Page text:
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Dispute over article freezes France-UAE arms talks: source
PARIS (Reuters) - A row over a French newspaper article is behind the breakdown of talks for a sale of French warplanes to the United Arab Emirates worth $5-6 billion, a senior French government source said on Friday.
UAE officials were angry about a June 26 article in Le Figaro, owned by conservative politician Serge Dassault, whose family-controlled Dassault Aviation made the Rafale, government officials said.
The newspaper said the UAE used Israeli technology to help secure its borders. Business with Israel remains a sensitive subject in the Gulf where most countries including the UAE have no relations with the Jewish state.
"We understood that it (the suspension) was for several months and we hope the talks will resume," the senior government source said.
A spokesman for Dassault Aviation declined comment.
Officials in Abu Dhabi could not be reached for comment on Friday, which is the local weekend.
The article appeared days after French Defense Minister Herve Morin said a sale of 60 Rafale aircraft to the UAE was near completion in what would be the plane's first export deal.
Asked on Friday on the television Parliamentary Channel if talks over arms sales to foreign countries including Brazil and Abu Dhabi had been derailed, he said: "Nothing is messed up."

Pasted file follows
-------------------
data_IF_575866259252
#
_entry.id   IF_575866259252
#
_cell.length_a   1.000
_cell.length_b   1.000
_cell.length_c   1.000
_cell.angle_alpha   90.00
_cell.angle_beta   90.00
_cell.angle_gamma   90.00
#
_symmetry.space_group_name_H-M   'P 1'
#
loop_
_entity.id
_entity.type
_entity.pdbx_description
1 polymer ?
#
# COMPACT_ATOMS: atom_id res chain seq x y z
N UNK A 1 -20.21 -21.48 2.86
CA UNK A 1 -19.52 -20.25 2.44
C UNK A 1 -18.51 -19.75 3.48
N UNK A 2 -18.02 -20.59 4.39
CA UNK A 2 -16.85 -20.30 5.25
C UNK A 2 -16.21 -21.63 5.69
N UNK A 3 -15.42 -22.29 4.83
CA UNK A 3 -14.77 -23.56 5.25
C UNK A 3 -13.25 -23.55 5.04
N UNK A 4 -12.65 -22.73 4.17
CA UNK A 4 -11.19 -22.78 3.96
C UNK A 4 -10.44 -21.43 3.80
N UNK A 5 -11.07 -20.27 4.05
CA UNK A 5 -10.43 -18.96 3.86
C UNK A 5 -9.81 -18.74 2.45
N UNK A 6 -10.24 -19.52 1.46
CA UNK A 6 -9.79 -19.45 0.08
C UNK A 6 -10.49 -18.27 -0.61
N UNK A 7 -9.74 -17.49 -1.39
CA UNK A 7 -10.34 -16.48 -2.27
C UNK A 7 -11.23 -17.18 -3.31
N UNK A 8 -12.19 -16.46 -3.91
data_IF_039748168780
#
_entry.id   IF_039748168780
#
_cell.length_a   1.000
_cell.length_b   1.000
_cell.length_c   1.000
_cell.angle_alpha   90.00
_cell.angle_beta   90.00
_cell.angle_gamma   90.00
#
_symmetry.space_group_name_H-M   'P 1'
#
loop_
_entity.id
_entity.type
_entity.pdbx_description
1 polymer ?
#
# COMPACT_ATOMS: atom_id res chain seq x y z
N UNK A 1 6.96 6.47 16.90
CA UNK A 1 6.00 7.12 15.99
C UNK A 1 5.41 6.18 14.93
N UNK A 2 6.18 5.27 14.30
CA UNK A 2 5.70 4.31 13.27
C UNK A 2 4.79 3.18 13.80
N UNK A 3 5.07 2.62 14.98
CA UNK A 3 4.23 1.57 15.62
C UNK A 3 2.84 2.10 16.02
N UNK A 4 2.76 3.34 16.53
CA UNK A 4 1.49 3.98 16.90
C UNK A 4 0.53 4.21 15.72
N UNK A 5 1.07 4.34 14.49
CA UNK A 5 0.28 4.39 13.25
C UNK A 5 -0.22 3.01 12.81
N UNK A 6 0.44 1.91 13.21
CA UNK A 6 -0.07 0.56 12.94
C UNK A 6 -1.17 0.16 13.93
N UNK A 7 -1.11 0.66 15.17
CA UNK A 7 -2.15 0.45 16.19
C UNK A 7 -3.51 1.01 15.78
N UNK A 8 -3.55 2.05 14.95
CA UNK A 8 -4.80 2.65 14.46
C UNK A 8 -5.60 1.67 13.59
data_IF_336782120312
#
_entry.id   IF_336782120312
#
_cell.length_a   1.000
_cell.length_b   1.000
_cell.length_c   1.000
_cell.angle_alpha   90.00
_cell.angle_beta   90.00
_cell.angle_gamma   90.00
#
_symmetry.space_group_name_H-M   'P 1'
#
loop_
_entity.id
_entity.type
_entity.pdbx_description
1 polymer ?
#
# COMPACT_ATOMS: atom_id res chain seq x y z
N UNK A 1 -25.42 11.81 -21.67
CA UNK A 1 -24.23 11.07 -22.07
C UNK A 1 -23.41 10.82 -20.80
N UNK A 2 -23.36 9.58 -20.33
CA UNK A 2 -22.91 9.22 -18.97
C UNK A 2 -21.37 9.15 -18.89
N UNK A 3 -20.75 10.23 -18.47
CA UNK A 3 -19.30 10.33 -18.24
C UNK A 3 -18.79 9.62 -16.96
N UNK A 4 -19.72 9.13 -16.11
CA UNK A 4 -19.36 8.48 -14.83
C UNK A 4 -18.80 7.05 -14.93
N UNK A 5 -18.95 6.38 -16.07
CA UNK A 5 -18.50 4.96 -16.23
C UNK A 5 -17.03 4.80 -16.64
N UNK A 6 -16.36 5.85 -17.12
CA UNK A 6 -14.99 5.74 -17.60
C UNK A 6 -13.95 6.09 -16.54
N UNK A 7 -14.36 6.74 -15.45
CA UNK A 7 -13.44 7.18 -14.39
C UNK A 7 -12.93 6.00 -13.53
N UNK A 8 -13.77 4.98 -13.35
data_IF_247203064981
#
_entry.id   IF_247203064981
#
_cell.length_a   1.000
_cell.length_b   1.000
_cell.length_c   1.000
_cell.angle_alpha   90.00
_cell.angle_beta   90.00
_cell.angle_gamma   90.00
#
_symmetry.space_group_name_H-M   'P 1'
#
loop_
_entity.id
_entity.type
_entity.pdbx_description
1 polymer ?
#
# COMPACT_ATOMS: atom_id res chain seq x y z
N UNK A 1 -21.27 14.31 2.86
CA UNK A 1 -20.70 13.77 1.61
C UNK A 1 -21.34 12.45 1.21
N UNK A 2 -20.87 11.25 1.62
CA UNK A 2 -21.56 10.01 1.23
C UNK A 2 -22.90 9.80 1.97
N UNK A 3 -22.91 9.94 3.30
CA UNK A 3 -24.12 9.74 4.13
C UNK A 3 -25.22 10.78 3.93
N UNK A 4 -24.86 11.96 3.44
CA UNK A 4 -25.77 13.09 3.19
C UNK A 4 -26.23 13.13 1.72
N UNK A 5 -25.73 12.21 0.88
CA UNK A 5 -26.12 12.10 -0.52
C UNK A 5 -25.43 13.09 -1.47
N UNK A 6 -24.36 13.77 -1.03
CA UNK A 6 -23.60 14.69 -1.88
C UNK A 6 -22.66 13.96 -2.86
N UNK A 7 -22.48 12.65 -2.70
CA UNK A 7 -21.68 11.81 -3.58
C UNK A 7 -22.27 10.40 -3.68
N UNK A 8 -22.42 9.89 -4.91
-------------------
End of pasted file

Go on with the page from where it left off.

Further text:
Word that talks over the sale of Rafales could be in trouble surfaced last month when specialist publication Defense News reported that Abu Dhabi had expressed interest in the Boeing F/A-18, a U.S.-built competitor to the Rafale.
Sources familiar with the issue confirmed to Reuters in Washington this week that UAE had asked for technical information about the F/A-18 Super Hornet, puncturing exclusive talks with France on the Rafale.
Talks over the deal have already taken some time as the UAE pressed for changes to the Rafale including better radar and a more powerful engine to cope more quickly with heavy armament loads given the UAE's proximity to its main regional rival Iran.
The Rafale was originally designed to protect France against threats waged over longer distances during the Cold War.
The UAE wanted France to boost the thrust on the Rafale's Snecma M88 engines to 9 metric tons from 7.5 metric tons. But there have been protracted negotiations over who should pay for the enhancements, defense industry executives said recently.
(Writing by Tim Hepher; Additional reporting by John Irish; Editing by Louise Ireland)
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